Hidden Variables
Bell's theorem - for or against Hidden Variables? - Printable Version

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RE: Bell's theorem - for or against Hidden Variables? - Thomas Ray - 07-22-2016

Let me get this straight. You can insinuate that I am innocent of Bell's theorem, and yet when I insinuate that you are innocent of topology -- I am being inappropriate "for a scientific discussion"?


RE: Bell's theorem - for or against Hidden Variables? - Schmelzer - 07-22-2016

If you think I have violated my own principles of reasonable behavior in a scientific discussion, please quote me.

If you think I don't know what a multiple connected space it, no problem. Quote the claim I make about a multiple connected space, and give a corrected version, with evidence that the corrected version is correct.


RE: Bell's theorem - for or against Hidden Variables? - Thomas Ray - 07-22-2016

I started to list heinera's insulting remark that you let stand, your "recommendation" to read Bell's paper, your dismissal of the relevance of multiply connected spaces (and topology in general) ... your unilateral editing of claims about quantum Randi challenge that I can well support ...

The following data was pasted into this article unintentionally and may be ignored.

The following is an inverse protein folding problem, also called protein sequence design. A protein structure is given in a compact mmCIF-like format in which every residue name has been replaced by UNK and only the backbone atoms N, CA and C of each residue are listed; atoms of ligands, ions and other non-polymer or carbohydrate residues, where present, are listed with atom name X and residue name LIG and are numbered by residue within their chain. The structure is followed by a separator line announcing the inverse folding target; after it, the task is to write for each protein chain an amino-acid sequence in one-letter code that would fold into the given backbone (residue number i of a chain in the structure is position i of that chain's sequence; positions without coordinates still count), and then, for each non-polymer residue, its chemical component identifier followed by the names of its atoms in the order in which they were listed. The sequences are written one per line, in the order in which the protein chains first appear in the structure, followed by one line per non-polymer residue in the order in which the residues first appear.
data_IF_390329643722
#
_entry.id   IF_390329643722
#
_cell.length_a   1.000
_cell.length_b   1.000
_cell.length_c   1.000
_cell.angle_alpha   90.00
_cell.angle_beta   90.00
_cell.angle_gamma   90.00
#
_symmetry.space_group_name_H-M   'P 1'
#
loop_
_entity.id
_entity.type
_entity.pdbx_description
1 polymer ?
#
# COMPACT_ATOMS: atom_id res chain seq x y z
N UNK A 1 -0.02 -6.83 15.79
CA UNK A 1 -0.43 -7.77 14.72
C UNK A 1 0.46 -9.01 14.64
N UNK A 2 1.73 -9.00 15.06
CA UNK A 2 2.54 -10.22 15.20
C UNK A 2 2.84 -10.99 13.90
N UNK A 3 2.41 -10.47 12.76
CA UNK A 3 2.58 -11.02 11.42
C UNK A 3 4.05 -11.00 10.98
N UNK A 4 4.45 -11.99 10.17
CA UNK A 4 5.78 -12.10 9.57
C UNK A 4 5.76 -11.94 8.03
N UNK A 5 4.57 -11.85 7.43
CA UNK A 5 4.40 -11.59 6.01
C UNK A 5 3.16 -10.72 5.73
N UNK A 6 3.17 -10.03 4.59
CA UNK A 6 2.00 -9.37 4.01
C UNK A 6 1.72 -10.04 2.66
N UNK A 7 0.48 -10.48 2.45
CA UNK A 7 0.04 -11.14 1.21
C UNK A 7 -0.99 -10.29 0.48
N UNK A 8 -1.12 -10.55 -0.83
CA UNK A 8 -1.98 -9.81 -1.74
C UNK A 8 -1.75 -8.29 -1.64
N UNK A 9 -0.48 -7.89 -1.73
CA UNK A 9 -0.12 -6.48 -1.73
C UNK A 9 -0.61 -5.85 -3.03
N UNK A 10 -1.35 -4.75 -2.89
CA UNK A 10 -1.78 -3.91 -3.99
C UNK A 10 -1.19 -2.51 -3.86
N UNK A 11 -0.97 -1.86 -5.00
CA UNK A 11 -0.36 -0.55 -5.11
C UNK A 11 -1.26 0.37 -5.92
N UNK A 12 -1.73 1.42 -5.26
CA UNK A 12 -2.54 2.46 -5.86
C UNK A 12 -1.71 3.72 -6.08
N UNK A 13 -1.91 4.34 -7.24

Then I realized this site has nothing to offer in the way of progressive scientific discourse, so I doubt I will visit your sandbox again.


RE: Bell's theorem - for or against Hidden Variables? - FrediFizzx - 07-22-2016

(07-22-2016, 09:58 AM)Schmelzer Wrote: Sorry, but this has nothing to do with reality.  If one assumes "locality" (means Einstein causality) one can derive the Bell inequalities, and they have been empirically falsified (modulo claims for loopholes in the particular experiments).  

But it is our contention that assuming Nature is local and realistic then the quantum experiments prove that Bell made a mistake in his derivation of the inequalities. IOW, they are not a true representation of what is local and realistic. So your "empirically falsified" is rejected. I am betting with Einstein on this.


RE: Bell's theorem - for or against Hidden Variables? - Schmelzer - 07-22-2016

Ok, it may be your contention.

You confuse here two things: A mistake in Bell's derivation. Given that Bell gives precise definitions, and the mathematics is fine, this is, to put it mildly, not very probable.

A completely different thing would be if you, for whatever reasons, prefer some other definition of the words "local" and "realistic". This is completely reasonable in the case of "local" (where I support it - a theory with a maximal speed of information transfer of 10000 c is, in any reasonable meaning of the word "local", as local as one with maximal speed c). And to define "realistic" differently is fair game anyway.

So, what is empirically rejected are only some particular, precise definitions of Einstein causality as well as realism.

And, then, of course, you have rejected nothing yet.


RE: Bell's theorem - for or against Hidden Variables? - Schmelzer - 07-22-2016